Cigarette packaging as we know it is soon to go up in smoke, as the Department of Health (DoH) looks to tighten the anti-smoking laws to fall in line with the World Health Organisation (WHO) recommendations. But will this decision really lessen consumption and benefit us economically?
Under the leadership of Minister of Health Aaron Motsoaledi, the biggest change we are set to see is the ushering in of plain packaging for cigarette cartons. This, the department hopes, will drive down the number of smokers.
But in a new study into the South African government’s proposed introduction of plain tobacco packaging, a Stellenbosch University MBA student, Helvin Manuel, found that ‘this alone would not be enough to reduce the consumption of tobacco products and it would have a significant impact on law enforcement and taxes.’
Through the study, Manuel performed a simulation of 22 South African smokers, who each had to smoke their brand in plain white packs for a period of five days. He found that the longer consumers interacted with the plain tobacco packaging, the more familiar they became with the packs and that seemed to lessen the initial negative perceptions. Some even indicated that they might use cigarette holders as a substitute which could potentially offer some form of branding opportunities for tobacco manufacturers.
“Since all brand equity had been removed from the cigarette packaging and without product differentiation tobacco manufacturers cannot charge a premium for their various products. Some consumers indicated that they did not get the same value from their brands and felt that the prices of cigarettes should be standardised across the board. This could potentially increase the demand and usage of cigarettes mirroring what happened in the Australian market where the decline in prices resulted in an increase in consumption,” stated Manuel.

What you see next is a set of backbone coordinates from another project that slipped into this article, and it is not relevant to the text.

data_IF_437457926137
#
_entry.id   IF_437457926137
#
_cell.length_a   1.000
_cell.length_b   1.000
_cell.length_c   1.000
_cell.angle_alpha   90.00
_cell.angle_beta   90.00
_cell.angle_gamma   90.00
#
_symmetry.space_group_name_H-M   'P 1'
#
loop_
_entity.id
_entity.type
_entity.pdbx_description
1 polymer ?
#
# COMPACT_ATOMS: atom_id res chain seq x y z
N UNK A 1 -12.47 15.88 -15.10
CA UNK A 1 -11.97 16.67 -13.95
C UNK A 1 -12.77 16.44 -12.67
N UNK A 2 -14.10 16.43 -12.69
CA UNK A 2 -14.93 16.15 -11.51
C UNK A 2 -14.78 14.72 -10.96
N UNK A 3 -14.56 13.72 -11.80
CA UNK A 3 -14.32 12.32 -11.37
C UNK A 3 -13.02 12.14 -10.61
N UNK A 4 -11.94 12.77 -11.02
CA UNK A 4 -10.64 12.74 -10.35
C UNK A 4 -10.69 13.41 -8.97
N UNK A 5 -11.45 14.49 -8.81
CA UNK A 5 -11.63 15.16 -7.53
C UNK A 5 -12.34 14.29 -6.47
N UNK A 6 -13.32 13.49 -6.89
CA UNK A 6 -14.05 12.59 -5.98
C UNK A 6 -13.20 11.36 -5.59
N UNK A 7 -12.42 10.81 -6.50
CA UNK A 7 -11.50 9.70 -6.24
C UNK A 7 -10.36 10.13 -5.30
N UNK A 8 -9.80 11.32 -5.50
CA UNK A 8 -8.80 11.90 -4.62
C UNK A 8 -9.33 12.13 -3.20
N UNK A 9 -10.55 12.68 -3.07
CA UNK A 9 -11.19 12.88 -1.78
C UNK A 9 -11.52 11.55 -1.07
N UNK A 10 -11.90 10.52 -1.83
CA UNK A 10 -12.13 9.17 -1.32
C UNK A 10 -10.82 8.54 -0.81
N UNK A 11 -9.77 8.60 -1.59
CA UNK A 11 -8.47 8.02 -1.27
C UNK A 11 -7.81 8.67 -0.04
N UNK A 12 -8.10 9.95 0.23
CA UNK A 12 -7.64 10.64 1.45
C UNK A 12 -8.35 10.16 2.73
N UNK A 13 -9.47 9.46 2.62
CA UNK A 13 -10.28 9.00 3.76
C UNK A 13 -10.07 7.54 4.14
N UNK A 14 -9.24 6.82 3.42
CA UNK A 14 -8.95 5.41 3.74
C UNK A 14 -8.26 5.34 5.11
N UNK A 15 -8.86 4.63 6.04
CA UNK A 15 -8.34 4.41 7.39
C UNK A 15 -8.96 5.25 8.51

The study further found that those consumers that are more ‘value for money’ oriented were open to the idea and that at the end of the day, “the taste of the cigarettes and the price of the packs are more important than the image of the brand.”
Manuel added that although the DoH’s intentions were good, there are certain ‘unintended consequences’ that must be considered.
Possibly the most important consequence of them all is that this would make illicit cigarette trading that much easier, which would result in the government losing out on tax revenue.
“Plain tobacco packaging will make counterfeiting of original products easier and pose a challenge for law enforcement. This illicit trade could also lead to governments losing money from possible taxes that could have been received from the legal tobacco industry. A study conducted by KPMG in 2013 in Australia found that the increase in illicit products since the implementation of plain tobacco packaging has resulted in a loss of £560 million (R12 billion currently) in taxes,” Manuel explained.
It is however also worth noting that non-branded packs led to some consumer’s perception of the cigarette changing.
“Smokers are emotional in their behaviour and brand choices. Many took up smoking due to peer pressure, the perceived social acceptance and the status the brand equity of premium cigarettes portrayed,” added Manuel.
While unbranded packaging could potentially deter younger people from taking smoking up in the first place it is too soon yet to determine whether the government’s plan will work.
Handy tip: Quit smoking and save your money or pay off your debts. Remember, cigarettes are subject to more ‘sin taxes’ every year which means the cost of smoking goes up every year too.